The difference between Daniel’s verbal and spatial scores of 4 stanine points shows an extreme bias towards spatial processing. This is described in his narrative profile summary as follows:
- This profile demonstrates a distinct relative strength in spatial over verbal learning.
- Daniel should excel when engaged in tasks that require visualisation and will learn well when working with pictures, diagrams, 3D objects, mind maps and other tangible methods.
- Relatively weaker verbal skills may make learning through written texts, writing and discussion less effective.
- Daniel is highly likely to enjoy and learn best through active learning methods such as modelling, demonstrating and simulations and should be encouraged to problem-solve and develop his own ideas through these methods.
- Daniel should do very well in subjects that make the most of his spatial ability, such as Science, Technology, Design and Geography but will find language-based subjects such as English, History and Modern Foreign Languages less rewarding unless teaching methods are adapted to suit his profile.
Implications for teaching and learning
The Individual report for teachers also includes narrative on the implications for teaching and learning, as described here:
- Daniel has a very strong understanding of spatial concepts, with average verbal reasoning skills.
- Students with such high levels of spatial ability are often characterised as ‘intuitive’ and as those who see the ‘bigger picture’. This can be at the expense of a lack of attention to detail which may be characteristic of Daniel.
- Daniel should be encouraged to explain his understanding of spatial activities and reflect critically upon them to further enhance his verbal reasoning skills.
- Placing Daniel in paired work with others, perhaps with higher level verbal skills, could provide mutual benefits.
- Daniel may perform better where spatial and visual approaches to learning are used. For example, enacting scenes from a Shakespeare play can provide strong visual images that will help in written composition.
Comment on indicator grades
From the CAT4 data, Daniel is predicted to achieve A* at GCSE level in subjects such as Design and Technology, Science and Geography. The more literacy based subjects such as English, RE and History predict B at GCSE level. Knowing where his strengths lie would inform his teachers about his learning preferences and ensure that strategies used throughout KS3 and KS4 are adapted to suit his needs. With these in place Daniel has every opportunity of achieving A* in every subject.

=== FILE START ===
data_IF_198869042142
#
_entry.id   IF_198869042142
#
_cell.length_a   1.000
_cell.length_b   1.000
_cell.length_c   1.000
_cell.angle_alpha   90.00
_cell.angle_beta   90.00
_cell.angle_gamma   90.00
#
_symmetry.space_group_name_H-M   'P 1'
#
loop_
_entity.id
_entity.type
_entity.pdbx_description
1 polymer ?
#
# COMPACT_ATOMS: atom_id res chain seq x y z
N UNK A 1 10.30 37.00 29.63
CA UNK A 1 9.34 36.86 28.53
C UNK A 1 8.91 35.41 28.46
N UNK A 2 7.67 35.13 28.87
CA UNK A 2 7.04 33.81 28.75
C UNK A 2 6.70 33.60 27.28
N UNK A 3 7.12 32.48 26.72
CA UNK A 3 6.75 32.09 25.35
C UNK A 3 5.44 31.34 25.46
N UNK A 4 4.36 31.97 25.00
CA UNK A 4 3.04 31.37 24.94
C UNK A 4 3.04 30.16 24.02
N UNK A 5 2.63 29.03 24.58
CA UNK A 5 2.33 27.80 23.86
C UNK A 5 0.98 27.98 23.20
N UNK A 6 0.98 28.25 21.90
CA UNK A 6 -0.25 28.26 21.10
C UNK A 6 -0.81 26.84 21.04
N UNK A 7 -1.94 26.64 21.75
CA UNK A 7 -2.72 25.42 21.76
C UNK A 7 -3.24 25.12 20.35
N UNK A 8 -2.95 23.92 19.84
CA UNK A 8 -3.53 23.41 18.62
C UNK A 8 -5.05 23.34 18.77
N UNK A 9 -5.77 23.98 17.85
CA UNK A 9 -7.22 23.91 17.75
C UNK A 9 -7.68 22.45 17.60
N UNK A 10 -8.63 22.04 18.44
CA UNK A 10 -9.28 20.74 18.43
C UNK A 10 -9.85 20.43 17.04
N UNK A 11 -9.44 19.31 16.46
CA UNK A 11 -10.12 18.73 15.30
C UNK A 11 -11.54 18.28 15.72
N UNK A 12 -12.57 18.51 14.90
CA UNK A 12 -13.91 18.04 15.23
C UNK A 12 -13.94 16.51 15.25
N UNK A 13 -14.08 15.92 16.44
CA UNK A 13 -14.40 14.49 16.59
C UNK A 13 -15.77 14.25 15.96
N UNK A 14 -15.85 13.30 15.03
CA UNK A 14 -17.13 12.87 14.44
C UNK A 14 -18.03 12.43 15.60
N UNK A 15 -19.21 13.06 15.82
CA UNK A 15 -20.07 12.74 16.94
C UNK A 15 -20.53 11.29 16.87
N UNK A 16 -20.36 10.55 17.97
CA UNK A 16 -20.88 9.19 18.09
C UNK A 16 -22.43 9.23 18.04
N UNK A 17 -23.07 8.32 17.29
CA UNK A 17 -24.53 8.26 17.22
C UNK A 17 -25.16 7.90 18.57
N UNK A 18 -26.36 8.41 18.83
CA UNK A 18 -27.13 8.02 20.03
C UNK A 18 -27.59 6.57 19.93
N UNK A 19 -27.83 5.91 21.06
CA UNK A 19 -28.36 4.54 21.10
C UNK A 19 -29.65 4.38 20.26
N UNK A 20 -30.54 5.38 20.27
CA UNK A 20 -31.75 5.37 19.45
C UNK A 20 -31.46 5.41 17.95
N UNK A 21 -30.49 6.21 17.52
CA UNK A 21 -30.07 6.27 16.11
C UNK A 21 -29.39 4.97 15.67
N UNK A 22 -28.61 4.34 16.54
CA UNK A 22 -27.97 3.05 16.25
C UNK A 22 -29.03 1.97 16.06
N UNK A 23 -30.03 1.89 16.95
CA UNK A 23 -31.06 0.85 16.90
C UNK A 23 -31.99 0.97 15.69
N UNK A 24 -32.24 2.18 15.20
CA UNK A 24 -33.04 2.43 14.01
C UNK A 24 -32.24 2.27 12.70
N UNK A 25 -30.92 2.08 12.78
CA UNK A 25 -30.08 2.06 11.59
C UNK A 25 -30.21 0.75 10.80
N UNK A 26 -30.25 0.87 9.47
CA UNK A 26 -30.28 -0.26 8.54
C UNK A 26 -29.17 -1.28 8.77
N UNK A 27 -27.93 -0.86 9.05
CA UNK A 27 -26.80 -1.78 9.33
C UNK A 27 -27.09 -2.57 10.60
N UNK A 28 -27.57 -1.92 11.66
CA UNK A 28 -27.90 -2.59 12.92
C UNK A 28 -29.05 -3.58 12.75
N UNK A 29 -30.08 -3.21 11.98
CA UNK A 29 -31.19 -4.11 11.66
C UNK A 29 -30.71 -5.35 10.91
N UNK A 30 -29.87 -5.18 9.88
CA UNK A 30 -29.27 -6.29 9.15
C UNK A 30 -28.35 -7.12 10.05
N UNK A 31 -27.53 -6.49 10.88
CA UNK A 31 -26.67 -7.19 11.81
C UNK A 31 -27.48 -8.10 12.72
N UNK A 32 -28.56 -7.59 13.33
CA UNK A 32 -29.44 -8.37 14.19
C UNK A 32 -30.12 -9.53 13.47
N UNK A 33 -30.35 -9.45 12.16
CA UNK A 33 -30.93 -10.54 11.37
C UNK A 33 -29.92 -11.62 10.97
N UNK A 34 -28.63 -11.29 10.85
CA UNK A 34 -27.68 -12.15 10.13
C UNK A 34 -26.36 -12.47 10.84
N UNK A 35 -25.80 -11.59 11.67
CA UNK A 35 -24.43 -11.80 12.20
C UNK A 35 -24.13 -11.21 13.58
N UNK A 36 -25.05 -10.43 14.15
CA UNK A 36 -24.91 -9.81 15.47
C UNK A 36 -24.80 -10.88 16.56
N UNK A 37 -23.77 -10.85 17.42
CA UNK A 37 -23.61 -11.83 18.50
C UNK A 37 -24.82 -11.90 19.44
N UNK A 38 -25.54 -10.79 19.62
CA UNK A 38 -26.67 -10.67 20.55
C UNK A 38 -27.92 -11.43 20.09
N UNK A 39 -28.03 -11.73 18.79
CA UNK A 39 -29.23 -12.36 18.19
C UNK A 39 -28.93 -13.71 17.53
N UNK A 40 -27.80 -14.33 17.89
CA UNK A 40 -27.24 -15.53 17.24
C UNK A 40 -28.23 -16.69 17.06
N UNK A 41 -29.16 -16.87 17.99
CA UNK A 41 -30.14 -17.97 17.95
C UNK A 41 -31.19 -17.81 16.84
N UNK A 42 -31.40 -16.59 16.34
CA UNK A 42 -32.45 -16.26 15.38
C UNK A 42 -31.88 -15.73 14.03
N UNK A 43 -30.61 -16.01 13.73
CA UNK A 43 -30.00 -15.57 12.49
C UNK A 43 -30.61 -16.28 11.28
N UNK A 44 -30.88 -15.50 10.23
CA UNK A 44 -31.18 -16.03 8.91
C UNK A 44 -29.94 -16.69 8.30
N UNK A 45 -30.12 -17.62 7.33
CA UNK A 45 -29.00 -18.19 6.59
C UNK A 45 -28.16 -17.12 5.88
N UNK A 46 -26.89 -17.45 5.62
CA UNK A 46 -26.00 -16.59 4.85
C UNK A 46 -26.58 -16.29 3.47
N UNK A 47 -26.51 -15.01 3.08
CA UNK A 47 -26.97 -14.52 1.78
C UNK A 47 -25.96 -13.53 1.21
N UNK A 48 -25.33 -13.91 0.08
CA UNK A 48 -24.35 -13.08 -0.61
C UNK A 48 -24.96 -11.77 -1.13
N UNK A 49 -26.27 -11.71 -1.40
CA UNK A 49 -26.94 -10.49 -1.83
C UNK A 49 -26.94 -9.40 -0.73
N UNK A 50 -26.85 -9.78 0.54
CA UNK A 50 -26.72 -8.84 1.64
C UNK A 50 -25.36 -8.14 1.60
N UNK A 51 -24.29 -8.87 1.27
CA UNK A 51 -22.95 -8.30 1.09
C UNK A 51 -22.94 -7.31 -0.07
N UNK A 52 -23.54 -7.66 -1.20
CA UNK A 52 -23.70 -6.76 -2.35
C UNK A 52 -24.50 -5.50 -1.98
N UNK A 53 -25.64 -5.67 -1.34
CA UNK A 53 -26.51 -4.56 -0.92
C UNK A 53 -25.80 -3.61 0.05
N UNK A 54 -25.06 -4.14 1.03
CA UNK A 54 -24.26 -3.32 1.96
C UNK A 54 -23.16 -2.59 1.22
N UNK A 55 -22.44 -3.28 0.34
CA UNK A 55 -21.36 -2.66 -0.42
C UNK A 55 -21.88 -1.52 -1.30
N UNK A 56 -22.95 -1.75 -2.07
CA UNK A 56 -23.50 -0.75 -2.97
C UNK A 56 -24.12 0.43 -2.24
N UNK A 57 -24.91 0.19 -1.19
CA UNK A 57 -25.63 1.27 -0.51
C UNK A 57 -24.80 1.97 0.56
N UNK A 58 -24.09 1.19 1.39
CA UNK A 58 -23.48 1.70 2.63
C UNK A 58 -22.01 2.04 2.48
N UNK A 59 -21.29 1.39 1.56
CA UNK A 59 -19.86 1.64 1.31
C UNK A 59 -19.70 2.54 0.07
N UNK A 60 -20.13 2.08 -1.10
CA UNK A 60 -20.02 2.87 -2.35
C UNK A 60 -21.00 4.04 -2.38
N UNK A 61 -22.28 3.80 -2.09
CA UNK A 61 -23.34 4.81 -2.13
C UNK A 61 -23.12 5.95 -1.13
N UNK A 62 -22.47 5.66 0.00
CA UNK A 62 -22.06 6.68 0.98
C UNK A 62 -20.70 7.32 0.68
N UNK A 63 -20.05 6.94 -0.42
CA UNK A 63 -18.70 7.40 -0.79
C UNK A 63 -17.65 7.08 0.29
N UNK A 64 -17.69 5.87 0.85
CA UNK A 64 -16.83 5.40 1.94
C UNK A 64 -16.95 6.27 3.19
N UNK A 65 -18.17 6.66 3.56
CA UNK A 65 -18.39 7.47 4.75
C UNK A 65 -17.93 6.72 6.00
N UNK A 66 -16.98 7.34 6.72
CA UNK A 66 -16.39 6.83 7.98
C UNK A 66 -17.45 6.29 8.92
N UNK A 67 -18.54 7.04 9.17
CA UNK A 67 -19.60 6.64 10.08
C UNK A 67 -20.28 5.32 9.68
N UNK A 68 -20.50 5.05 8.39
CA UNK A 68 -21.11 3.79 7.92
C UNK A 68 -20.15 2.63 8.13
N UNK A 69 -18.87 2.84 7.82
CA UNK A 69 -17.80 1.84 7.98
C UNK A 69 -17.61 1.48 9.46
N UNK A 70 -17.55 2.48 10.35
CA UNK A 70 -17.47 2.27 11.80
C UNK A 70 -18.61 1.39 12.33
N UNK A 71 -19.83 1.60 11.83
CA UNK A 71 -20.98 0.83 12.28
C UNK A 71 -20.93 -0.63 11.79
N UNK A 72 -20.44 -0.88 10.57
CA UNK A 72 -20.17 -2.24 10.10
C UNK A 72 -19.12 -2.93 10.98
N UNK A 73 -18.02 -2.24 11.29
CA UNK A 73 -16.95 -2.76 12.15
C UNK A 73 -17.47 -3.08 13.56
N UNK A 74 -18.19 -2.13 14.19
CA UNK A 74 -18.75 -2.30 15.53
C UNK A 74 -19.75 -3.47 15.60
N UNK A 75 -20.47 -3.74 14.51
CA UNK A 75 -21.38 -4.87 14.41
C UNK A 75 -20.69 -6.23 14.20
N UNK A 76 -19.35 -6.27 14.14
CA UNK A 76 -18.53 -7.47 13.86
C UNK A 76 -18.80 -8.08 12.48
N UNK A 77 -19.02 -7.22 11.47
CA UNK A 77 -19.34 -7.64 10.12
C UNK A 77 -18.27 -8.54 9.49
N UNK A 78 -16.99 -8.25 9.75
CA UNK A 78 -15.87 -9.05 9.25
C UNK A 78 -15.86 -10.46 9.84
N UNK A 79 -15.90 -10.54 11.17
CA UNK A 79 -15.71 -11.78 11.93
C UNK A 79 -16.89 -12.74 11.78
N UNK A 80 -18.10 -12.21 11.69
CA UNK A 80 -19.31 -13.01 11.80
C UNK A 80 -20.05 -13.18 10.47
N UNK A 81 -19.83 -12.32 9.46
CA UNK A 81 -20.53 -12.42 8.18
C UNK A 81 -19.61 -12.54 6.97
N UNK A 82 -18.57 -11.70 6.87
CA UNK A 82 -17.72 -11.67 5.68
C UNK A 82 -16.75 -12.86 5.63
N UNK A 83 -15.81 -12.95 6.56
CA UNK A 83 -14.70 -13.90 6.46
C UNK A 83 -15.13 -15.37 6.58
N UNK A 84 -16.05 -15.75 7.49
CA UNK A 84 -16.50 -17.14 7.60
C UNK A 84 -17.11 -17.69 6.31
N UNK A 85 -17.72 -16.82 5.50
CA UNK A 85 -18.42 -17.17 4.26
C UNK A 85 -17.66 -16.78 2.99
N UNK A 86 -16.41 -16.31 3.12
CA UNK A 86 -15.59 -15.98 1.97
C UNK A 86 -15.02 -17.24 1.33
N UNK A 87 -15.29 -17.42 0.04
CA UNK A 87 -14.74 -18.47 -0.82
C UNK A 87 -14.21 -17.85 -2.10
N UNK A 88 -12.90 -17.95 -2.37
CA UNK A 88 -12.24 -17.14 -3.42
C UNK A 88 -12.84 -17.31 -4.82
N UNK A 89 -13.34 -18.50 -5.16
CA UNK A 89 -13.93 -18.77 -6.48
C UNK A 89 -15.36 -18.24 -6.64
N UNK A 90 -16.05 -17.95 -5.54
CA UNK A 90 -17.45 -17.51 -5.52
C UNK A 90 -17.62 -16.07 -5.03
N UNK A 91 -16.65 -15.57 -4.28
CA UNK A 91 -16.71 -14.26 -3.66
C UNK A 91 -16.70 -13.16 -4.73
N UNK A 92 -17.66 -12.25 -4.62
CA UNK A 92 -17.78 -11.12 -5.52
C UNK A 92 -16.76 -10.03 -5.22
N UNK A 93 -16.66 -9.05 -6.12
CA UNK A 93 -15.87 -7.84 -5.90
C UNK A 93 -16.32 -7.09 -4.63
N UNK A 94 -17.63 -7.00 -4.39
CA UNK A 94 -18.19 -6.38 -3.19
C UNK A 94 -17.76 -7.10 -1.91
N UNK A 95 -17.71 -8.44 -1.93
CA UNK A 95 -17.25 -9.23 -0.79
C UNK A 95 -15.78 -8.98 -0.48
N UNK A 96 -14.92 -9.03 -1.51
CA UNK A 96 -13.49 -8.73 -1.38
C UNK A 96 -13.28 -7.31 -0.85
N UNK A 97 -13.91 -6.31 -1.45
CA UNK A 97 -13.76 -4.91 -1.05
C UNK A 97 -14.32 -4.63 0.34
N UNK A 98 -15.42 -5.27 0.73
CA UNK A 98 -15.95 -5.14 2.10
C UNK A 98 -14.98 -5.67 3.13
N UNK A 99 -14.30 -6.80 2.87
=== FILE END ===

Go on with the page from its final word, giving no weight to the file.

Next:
Example of a highly differentiated profile: an extreme verbal bias
Damian is a student with English as an additional language. He has an innate love of learning and has excelled at everything he has done throughout KS1 and KS2. Damian developed early literacy skills and was a fluent and expressive reader by the end of Year 1. He speaks English and Tagalog (Filipino) at home and, although classed as an ‘EAL learner’, this has had little impact on his learning. Damian has developed sophisticated language skills and this is reflected in his writing, which is enticing and captivating, with an immense imagination that engages his audience.
Damian’s CAT4 scores are:
Damian’s table of results shows that he completed all questions on each of the CAT4 batteries, with the exception of the Nonverbal Reasoning Battery where 47 out of the 48 questions were completed. Given this, and that all his raw scores are well above the chance level, we can be confident that Damian’s profile is likely to be an accurate indication of his abilities.
At first glance Damian’s profile shows a highly differentiated pattern of results, with his strongest score being in the area of verbal ability, followed by quantitative, nonverbal and then spatial.
- Damian’s strongest score is in the area of verbal reasoning, where he achieved an SAS of 141. This is equivalent to a stanine of 9 and a percentile rank of 100, meaning he is in the top 1% of the national population. This level of performance would be described as within the very high band.
- Damian’s quantitative SAS is 125, which is equivalent to a stanine of 8. His percentile rank is 95, showing he scored as well as or better than 95% of the national sample. This level of performance would be described as within the above average band.
- His nonverbal SAS is 113, which is equivalent to a stanine of 7 and a percentile rank of 80. This level of performance would be described as within the above average band.
- Damian’s spatial SAS is 98, which is equivalent to a stanine of 5 and a percentile rank of 45. This level of performance would be described as within the average band.
- Lastly, Damian’s mean SAS of 119 indicates that he is performing at an above average level across all areas.